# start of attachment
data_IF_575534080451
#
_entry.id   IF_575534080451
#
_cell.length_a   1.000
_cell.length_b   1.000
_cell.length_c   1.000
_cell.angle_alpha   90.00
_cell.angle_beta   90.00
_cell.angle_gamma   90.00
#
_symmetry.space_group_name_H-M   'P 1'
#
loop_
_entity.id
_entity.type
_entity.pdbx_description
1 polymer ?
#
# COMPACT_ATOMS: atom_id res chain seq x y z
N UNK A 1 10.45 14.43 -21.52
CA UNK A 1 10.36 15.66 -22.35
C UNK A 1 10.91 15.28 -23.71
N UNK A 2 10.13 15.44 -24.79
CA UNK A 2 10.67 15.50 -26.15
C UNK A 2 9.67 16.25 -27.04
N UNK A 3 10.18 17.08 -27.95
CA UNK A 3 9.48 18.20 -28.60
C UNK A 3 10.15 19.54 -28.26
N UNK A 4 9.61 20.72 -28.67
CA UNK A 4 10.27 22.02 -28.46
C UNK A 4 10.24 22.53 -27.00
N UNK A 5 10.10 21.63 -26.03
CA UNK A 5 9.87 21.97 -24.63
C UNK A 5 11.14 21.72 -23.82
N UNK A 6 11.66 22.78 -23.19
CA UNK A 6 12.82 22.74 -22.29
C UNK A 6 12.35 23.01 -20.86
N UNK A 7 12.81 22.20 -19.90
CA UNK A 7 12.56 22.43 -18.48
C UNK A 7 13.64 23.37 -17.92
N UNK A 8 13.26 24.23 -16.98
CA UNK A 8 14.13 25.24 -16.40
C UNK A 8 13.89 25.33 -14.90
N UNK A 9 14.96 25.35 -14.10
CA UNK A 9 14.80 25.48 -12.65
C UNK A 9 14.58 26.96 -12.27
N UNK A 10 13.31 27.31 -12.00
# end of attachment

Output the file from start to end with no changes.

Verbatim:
data_IF_575534080451
#
_entry.id   IF_575534080451
#
_cell.length_a   1.000
_cell.length_b   1.000
_cell.length_c   1.000
_cell.angle_alpha   90.00
_cell.angle_beta   90.00
_cell.angle_gamma   90.00
#
_symmetry.space_group_name_H-M   'P 1'
#
loop_
_entity.id
_entity.type
_entity.pdbx_description
1 polymer ?
#
# COMPACT_ATOMS: atom_id res chain seq x y z
N UNK A 1 10.45 14.43 -21.52
CA UNK A 1 10.36 15.66 -22.35
C UNK A 1 10.91 15.28 -23.71
N UNK A 2 10.13 15.44 -24.79
CA UNK A 2 10.67 15.50 -26.15
C UNK A 2 9.67 16.25 -27.04
N UNK A 3 10.18 17.08 -27.95
CA UNK A 3 9.48 18.20 -28.60
C UNK A 3 10.15 19.54 -28.26
N UNK A 4 9.61 20.72 -28.67
CA UNK A 4 10.27 22.02 -28.46
C UNK A 4 10.24 22.53 -27.00
N UNK A 5 10.10 21.63 -26.03
CA UNK A 5 9.87 21.97 -24.63
C UNK A 5 11.14 21.72 -23.82
N UNK A 6 11.66 22.78 -23.19
CA UNK A 6 12.82 22.74 -22.29
C UNK A 6 12.35 23.01 -20.86
N UNK A 7 12.81 22.20 -19.90
CA UNK A 7 12.56 22.43 -18.48
C UNK A 7 13.64 23.37 -17.92
N UNK A 8 13.26 24.23 -16.98
CA UNK A 8 14.13 25.24 -16.40
C UNK A 8 13.89 25.33 -14.90
N UNK A 9 14.96 25.35 -14.10
CA UNK A 9 14.80 25.48 -12.65
C UNK A 9 14.58 26.96 -12.27
N UNK A 10 13.31 27.31 -12.00